Retailers Need To Protect Their Data, Even From Their Own Customers

Written by Evan Schuman
May 6th, 2010

The credit card brands used to have a much simpler reality. Merchants used the card data to do transactions to get paid for their goods and services. They knew with whom they worked and could get those firms—to a certain degree—to abide by their rules. Today, companies like Blippy and Offermatic are changing the dynamics. They’re making a business out of leveraging card data, but they have no direct relationship with the card brands.

As we discussed last week when dissecting Blippy’s recent data breach problems, this is new territory and few are certain what—if anything—should be done about it.

Two distinct issues are at play here: security protection against fraudulent transactions (essentially PCI) and privacy/identify-theft concerns involving companies that leverage consumer transaction histories. Making this scenario much more delicate is the fact that consumers themselves are often giving these third-party vendors permission to share their data.

In the Blippy data breach case, some credit and debit card numbers leaked out. But that data was apparently given to Blippy by consumers. As such, do the card brands have any responsibility for that breach? How can they? Not only were none of the brands a party to the incident, but neither were their contractees (merchants, processors, etc.).

The impact on the affected consumers is even more interesting. At a glance, they would seem to be protected by zero-liability programs, but those programs are footnote-crazed. And one of those footnotes doesn’t promise protection if consumers are reckless with their data. If a consumer gets a card and then stands on a podium in New York City’s Central Park on a sunny Saturday afternoon and uses a megaphone to repeatedly shout his card number, name, address, expiration data and CVV to anyone within earshot, is it reasonable to give that consumer zero-liability protection if some thief rips him off?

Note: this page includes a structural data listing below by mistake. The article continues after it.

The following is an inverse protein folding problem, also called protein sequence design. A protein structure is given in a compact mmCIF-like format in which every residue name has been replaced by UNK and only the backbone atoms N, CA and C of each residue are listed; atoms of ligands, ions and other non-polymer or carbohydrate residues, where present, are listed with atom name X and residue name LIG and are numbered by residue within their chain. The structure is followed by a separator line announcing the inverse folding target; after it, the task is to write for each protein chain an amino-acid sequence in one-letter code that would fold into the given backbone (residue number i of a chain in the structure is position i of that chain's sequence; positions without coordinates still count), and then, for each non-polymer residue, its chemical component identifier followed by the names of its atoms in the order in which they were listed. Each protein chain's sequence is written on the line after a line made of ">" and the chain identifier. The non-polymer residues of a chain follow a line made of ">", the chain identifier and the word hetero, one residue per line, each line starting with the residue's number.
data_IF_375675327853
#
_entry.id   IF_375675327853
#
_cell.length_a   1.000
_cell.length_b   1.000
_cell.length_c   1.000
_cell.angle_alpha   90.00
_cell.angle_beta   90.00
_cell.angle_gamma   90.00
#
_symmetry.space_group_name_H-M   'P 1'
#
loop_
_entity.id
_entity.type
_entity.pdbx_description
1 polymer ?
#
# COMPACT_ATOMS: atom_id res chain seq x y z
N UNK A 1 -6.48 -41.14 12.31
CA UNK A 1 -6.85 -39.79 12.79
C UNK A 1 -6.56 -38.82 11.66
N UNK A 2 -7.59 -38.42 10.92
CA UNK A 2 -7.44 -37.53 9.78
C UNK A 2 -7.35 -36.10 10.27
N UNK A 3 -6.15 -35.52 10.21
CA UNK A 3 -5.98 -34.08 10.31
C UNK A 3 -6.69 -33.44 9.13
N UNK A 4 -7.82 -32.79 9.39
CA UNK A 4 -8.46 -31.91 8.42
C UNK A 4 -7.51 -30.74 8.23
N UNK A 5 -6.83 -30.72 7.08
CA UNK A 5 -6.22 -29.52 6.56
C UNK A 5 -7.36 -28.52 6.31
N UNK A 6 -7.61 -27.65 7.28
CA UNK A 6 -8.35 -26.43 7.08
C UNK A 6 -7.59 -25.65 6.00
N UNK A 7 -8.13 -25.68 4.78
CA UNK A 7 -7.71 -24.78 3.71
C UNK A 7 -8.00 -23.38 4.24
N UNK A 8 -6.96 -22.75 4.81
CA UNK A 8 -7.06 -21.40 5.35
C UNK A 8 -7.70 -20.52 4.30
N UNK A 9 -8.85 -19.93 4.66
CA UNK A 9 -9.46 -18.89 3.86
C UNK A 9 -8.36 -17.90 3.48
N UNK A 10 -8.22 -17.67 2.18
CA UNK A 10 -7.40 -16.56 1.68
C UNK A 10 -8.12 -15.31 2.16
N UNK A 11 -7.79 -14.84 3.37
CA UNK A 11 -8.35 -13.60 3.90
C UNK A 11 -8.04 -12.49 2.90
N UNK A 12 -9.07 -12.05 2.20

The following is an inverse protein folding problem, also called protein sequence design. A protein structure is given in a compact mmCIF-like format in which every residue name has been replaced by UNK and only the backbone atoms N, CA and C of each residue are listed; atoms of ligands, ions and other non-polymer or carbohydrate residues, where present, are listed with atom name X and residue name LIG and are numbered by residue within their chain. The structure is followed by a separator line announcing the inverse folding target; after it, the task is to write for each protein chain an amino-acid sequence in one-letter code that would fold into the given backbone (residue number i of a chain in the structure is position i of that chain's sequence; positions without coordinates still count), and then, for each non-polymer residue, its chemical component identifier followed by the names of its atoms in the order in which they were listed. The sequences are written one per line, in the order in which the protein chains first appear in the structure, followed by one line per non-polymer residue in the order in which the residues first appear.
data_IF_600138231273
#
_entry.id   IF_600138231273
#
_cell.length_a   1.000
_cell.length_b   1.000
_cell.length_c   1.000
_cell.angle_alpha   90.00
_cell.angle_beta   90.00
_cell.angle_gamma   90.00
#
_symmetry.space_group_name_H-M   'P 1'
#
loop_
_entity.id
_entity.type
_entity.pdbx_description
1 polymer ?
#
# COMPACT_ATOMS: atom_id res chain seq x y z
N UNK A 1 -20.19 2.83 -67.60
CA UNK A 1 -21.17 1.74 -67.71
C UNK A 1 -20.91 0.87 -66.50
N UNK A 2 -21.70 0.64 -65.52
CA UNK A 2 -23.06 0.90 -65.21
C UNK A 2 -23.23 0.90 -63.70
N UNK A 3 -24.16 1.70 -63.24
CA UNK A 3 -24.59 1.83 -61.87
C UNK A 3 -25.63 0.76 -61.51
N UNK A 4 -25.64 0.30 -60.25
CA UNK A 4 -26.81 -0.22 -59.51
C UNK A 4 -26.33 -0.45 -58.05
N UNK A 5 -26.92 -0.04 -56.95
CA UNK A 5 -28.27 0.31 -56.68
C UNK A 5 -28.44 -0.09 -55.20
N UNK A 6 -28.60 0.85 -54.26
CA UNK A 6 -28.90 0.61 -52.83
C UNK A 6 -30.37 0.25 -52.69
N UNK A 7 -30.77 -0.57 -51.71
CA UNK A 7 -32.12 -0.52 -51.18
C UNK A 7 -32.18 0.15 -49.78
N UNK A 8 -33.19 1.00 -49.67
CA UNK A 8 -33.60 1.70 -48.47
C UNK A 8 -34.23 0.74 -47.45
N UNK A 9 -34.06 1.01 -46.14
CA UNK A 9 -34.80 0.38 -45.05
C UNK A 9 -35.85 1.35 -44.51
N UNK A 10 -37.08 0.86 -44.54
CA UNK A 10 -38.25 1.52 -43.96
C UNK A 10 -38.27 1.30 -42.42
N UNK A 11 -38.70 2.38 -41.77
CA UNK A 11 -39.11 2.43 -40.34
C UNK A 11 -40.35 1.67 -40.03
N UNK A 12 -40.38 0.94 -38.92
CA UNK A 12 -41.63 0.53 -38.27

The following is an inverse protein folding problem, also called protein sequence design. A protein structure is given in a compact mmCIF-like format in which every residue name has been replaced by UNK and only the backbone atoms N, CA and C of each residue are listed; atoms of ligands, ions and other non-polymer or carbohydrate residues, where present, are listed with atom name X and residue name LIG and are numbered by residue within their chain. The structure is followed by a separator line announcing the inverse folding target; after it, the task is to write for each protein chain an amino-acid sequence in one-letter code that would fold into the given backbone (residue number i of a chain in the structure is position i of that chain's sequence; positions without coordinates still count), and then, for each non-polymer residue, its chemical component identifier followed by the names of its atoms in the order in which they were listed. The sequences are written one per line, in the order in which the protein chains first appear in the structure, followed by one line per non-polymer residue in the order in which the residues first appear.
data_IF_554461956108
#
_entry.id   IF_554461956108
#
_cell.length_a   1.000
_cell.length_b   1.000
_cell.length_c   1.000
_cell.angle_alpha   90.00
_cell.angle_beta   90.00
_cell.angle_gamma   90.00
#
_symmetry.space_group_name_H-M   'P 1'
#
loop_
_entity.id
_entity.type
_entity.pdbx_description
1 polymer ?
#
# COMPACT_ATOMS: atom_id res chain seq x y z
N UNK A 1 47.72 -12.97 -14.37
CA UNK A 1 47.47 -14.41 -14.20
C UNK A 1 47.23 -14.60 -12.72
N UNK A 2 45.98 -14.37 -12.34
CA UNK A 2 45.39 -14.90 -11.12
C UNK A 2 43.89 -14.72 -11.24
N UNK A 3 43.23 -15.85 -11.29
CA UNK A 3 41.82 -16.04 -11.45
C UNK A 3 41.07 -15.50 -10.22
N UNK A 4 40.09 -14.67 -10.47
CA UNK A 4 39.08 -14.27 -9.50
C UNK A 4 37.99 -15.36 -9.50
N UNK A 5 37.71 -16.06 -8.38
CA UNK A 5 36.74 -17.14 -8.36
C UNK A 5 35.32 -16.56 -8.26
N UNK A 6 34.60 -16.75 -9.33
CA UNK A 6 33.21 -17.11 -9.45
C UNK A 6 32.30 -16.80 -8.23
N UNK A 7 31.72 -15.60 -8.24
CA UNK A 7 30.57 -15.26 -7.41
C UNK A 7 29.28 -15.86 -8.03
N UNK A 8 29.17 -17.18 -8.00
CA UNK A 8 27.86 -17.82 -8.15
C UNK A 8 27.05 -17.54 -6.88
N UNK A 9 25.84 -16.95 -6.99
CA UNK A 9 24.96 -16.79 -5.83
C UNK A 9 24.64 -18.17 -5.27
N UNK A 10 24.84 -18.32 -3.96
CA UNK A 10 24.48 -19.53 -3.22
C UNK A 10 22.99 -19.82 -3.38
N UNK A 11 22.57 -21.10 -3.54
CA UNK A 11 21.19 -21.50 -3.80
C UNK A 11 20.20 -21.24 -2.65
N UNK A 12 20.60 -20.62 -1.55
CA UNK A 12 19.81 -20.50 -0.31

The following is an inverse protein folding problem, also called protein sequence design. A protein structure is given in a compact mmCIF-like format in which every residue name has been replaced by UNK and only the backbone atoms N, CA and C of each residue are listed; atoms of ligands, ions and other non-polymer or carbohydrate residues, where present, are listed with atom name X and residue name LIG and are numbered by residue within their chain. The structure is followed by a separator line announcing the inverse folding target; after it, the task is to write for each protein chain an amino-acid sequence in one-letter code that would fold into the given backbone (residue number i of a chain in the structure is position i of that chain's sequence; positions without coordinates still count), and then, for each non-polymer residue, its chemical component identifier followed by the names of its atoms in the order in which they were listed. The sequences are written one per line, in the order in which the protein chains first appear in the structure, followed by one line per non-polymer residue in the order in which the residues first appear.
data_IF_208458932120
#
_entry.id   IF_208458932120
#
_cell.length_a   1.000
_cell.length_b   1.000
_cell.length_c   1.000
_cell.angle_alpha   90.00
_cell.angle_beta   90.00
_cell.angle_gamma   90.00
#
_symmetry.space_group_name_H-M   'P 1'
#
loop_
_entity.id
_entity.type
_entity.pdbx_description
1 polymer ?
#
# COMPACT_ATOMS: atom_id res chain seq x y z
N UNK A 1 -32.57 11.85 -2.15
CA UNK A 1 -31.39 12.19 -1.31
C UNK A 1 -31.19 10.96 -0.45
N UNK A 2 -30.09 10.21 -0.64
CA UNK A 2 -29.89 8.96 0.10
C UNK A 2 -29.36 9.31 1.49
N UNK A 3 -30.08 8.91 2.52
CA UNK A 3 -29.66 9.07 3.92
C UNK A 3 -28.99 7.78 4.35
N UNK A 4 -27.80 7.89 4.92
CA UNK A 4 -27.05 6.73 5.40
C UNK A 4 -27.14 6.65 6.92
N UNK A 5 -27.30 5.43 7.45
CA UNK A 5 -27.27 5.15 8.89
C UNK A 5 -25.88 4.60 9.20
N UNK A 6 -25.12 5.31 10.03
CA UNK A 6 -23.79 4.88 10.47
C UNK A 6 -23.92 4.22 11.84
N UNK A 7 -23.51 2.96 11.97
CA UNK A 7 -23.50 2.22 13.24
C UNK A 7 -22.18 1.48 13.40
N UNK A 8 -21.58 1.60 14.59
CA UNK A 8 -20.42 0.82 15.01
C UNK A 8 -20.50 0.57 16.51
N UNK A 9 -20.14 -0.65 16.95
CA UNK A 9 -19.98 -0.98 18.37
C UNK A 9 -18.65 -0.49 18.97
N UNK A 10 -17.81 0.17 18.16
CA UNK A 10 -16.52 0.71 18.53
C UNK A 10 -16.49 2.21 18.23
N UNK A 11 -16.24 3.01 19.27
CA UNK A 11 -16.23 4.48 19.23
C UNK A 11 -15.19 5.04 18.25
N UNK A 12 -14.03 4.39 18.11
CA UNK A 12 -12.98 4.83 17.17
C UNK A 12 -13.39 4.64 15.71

Is sharing information with a site such as Blippy—which freely shares your transactions with anyone who wants to know what you’ve been buying—comparable to the Central Park megaphone incident? In this day of sharing everything via YouTube, Twitter and Facebook, what constitutes reasonable caution and responsible data protection?

Whatever that answer turns out to be, do consumers have a clue? Should retailers, the brands and other payment players educate consumers on what’s safe and what isn’t, in addition to pointing out the potential consequences, such as the loss of zero-liability protection, of their actions?

Or is the inverse more true? Given today’s constantly changing payment methods—with PayPal in this corner and Apple-fueled bank-less mobile payments in that corner—is it wiser for the brands to silently sit back and watch while assuring customers that they’re protected no matter what?

There’s another concern. If we set aside issues of fairness, justice and reasonableness, we need to look at practical reality. If consumers’ data—lifted from their Visa cards issued by Chase, for example—gets out there and fraudulent transactions or embarrassing revelations happen (in its anti-state-tax arguments, Amazon made a powerful “embarrassing revelation” case), who do you think is going to get blamed? If you were an attorney with such a consumer client, who would be in your gunsight, Blippy or Visa and Chase? Better yet, if the data involved purchases at Wal-Mart, wouldn’t its deep pockets attract your attention?